(CNN Spanish) – International Court of Justice judges ruled Thursday that Colombia should “immediately cease” patrolling and attempt to control marine fishing and research activities in parts of the western Caribbean which, according to the court, are part of Nicaragua’s pure economic economy. In those waters, Reuters reported.
And so the International Court of Justice in The Hague handed down its ruling in one of the maritime disputes between Colombia and Nicaragua over their borders and sovereignty in the Caribbean Sea, a conflict that goes back years.
The case, which has been in legal dispute for years and has reached the United Nations Supreme Court, seeks to resolve a dispute over the maritime sovereignty of a group of islands located in the Caribbean Sea. Previously, The Hague had already ruled that a group of small islands belonged to Colombia, but it expanded the disputed maritime border in favor of Nicaragua.
The disputed islands lie about 500 miles off the northwest coast of Colombia and about 150 miles off the coast of Nicaragua, Reuters reported.
The two countries, which are separated by Panama and Costa Rica, claim sovereignty over the islands of San Andres and Providencia, the islands off the Atlantic coast of Nicaragua, as well as several large islands and an area of nearly 50,000 square kilometers of fishing waters. mentioned.
Maritime dispute between Colombia and Nicaragua
The case deals with a lawsuit from Nicaragua asserting that Colombia would have been in violation of international law “because it had not applied the judgment of the International Court of Justice of 19 November 2012” to the operations of the Colombian Navy in the Caribbean and because it had issued the Colombian Foreign Ministry stated that the archipelago’s Continuing Integrated Zone decree It ignores the 2012 ruling.
while, Colombia opposed Nicaragua The State Department said, the allegation that this country violated the artisanal fishing rights of the archipelago’s residents “to access and exploit traditional fishing banks”, as well as the “unilateral separation of marine areas at the expense of Colombia.”
The disputed marine area has been recognized as being rich and extensive for fishing, as well as for exploration and potential exploitation of oil and other hydrocarbons.
After a years-long legal dispute that began at the beginning of the 20th century, in 2007 the International Court of Justice declared Colombia’s sovereignty over the Caribbean islands of San Andres, Providencia and Santa Catalina. But at that time it did not specify what the maritime boundary between the two countries was.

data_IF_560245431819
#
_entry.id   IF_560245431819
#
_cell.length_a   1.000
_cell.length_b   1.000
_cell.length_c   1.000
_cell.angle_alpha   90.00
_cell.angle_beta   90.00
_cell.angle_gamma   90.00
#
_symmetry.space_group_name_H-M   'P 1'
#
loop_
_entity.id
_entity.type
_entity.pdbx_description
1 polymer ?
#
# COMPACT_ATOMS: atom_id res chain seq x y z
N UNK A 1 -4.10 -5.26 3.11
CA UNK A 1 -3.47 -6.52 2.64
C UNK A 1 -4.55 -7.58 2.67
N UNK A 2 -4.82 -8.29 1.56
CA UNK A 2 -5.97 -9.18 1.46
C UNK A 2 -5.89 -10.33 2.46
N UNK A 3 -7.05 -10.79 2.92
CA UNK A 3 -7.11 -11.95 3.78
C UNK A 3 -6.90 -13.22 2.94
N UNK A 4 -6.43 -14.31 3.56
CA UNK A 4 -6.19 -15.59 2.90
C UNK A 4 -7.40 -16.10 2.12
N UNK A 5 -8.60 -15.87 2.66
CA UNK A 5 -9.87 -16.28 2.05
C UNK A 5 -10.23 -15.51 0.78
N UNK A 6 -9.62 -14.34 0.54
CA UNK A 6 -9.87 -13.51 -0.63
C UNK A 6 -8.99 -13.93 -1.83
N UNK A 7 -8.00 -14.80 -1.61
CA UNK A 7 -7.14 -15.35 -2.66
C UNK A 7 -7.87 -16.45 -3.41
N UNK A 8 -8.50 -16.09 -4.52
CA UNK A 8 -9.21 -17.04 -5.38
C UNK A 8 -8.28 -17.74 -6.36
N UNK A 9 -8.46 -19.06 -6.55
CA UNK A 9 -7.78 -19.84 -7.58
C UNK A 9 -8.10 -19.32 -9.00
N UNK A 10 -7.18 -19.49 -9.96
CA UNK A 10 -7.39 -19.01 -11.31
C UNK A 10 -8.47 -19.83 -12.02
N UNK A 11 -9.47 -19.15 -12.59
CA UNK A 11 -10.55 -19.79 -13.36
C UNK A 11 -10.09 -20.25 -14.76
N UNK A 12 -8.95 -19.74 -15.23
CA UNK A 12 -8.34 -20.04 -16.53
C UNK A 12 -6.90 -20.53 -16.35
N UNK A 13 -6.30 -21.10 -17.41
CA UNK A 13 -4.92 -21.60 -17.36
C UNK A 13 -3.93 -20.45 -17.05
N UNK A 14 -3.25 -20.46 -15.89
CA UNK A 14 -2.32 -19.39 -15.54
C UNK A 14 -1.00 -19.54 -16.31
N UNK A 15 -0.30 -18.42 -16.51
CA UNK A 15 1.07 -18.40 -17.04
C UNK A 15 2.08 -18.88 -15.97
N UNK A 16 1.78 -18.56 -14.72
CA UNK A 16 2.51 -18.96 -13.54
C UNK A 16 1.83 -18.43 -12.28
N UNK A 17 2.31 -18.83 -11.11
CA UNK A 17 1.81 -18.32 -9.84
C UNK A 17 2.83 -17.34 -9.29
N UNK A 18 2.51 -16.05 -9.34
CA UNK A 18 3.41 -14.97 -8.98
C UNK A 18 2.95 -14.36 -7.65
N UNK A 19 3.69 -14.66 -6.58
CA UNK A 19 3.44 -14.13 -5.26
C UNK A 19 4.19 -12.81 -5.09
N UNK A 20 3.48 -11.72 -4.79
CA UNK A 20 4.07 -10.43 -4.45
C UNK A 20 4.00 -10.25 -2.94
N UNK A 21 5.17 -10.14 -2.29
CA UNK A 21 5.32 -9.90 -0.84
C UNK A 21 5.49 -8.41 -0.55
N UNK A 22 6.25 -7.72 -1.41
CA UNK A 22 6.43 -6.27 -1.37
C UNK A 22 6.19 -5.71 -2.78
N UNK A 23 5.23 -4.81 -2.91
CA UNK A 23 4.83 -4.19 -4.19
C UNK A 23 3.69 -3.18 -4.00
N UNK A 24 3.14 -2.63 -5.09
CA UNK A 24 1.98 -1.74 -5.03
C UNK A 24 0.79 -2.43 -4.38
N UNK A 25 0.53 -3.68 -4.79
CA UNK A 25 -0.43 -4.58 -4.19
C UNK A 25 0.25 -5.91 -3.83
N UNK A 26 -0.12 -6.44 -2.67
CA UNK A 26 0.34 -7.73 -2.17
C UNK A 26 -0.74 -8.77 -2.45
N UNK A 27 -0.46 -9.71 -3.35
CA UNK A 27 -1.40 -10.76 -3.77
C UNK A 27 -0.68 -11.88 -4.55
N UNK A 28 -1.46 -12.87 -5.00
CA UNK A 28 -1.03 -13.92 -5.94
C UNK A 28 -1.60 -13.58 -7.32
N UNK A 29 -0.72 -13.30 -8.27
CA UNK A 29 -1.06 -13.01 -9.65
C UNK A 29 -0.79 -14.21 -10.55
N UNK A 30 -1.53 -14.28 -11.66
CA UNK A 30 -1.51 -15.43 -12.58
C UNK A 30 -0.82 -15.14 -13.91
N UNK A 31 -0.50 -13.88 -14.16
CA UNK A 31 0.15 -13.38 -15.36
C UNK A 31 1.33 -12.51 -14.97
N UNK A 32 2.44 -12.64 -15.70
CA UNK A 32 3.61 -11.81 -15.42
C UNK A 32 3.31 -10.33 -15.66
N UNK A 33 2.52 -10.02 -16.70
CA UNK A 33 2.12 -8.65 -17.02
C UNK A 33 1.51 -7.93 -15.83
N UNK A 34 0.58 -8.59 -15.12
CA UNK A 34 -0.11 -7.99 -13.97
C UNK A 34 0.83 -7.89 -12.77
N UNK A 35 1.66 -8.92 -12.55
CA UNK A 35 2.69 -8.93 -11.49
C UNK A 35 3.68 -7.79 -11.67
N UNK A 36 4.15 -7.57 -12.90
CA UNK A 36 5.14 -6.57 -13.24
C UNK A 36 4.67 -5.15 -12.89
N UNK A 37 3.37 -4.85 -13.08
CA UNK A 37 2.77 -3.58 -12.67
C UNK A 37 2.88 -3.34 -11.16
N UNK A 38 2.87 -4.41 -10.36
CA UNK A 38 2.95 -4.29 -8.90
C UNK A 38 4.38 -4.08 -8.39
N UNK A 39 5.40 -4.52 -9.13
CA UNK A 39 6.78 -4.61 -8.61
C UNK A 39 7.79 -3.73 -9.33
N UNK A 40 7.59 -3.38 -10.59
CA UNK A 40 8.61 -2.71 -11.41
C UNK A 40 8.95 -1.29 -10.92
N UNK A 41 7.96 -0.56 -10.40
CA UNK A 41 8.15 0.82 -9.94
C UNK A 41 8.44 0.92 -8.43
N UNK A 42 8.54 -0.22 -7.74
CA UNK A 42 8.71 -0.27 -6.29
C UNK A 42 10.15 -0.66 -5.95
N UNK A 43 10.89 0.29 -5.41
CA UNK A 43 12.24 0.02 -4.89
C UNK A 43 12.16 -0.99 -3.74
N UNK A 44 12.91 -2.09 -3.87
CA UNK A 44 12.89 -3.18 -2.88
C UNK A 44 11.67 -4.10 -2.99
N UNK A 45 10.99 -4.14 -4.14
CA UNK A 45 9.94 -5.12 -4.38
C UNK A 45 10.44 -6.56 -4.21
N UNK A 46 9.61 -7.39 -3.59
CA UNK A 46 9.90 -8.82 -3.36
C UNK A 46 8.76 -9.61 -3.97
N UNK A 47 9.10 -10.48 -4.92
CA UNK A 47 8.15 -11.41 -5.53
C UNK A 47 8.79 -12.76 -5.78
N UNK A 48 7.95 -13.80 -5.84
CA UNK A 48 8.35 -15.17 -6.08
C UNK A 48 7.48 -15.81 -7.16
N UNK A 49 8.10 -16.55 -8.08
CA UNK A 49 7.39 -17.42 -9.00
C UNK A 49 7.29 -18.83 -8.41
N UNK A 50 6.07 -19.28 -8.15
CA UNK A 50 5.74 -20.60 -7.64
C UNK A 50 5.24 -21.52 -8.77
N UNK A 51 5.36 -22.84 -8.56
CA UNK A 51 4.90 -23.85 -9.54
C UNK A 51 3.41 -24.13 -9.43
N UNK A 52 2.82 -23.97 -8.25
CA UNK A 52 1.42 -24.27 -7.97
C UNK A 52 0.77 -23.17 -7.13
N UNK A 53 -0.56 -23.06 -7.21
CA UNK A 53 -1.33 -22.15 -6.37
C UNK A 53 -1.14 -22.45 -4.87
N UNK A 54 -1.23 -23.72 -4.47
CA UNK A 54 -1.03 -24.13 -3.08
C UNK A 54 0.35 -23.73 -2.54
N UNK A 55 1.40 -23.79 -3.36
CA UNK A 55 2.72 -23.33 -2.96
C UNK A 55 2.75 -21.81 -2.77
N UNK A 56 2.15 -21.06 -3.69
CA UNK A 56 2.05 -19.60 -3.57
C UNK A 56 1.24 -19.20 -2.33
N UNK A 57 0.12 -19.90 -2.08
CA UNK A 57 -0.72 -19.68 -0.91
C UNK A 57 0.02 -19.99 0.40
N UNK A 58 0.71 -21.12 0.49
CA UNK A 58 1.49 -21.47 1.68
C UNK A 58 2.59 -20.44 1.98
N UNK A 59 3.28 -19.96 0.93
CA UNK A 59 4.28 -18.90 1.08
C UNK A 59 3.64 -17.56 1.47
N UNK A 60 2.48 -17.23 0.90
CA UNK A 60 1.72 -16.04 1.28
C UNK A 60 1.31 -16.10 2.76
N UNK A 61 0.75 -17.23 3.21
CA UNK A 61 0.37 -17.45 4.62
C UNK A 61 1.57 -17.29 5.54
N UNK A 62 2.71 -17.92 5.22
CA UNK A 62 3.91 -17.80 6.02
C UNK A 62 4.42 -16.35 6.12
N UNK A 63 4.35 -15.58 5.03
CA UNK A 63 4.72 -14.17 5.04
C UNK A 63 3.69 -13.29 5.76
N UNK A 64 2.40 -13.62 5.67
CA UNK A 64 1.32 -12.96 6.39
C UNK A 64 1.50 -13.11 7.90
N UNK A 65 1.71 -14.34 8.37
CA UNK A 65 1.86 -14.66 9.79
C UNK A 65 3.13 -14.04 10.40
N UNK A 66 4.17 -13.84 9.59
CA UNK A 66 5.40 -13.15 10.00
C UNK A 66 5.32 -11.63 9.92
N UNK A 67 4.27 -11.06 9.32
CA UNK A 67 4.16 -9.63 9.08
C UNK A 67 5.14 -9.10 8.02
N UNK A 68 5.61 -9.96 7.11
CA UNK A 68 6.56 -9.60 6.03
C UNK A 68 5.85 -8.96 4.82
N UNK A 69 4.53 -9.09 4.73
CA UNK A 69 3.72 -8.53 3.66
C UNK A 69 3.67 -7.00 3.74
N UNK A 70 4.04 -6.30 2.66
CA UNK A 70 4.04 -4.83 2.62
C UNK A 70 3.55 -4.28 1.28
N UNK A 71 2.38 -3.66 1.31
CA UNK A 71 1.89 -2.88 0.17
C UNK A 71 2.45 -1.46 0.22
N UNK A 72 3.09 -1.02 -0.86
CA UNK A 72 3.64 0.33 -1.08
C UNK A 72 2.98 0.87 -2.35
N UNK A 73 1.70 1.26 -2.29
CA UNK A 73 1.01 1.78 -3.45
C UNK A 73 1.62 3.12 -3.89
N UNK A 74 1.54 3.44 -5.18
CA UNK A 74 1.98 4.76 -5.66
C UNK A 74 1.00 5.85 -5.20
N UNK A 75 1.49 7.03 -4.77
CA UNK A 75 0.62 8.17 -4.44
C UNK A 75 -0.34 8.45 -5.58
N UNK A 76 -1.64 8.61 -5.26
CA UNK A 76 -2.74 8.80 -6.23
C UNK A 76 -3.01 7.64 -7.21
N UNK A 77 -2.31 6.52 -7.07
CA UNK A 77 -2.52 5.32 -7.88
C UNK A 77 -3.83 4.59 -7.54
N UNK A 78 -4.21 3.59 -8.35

The process continued and in 2012 The Hague awarded Nicaragua 80,000 km in the Caribbean, after which Colombia said it would not recognize this ruling.
Nicaragua then asked the court to intervene to compel Colombia to abide by the 2012 ruling, as well as to expand the continental shelf by more than 200 nautical miles.
“Nicaragua asked the Court to establish the ‘sole maritime boundary’ between the areas of the continental shelf and the corresponding exclusive economic zone of Nicaragua and Colombia, respectively, in the form of a median line between the continental coasts of the two states,” the Court said in its 2012 ruling.
In this way, the court granted Nicaragua to draw a new line on the platform by which it granted a sea platform of 200 nautical miles to the Central American country.
In the face of the ruling, then-President of Colombia Juan Manuel Santos replied that his government did not accept the ruling, arguing that the court had made “grave mistakes” in drawing a new maritime demarcation between that country and Nicaragua.
Referring to the agreement signed between the two countries in 1928, Santos said, “Instead of being limited to drawing the line in the area regulated by the Treaty of Isguera-Barceñas, I decided to extend the said line to the north and south of the archipelago.” Nicaragua is not known for considering that the Central American country was militarily occupied by the United States.
The Colombian president then announced that The Hague recognized Colombia’s sovereignty over the entire archipelago but later separated the keys to Serrana, Seranilla, Kitasuño, and Pago Nuevo from the rest.
But Colombia, according to that moment and so far, said that the boundary line that Nicaragua claimed “is located in an area where that country has no ownership” because “the two continental coasts lie more than 400 miles from one on the other.”
— With information from Reuters and Samantha Lugo of CNN from Nicaragua.
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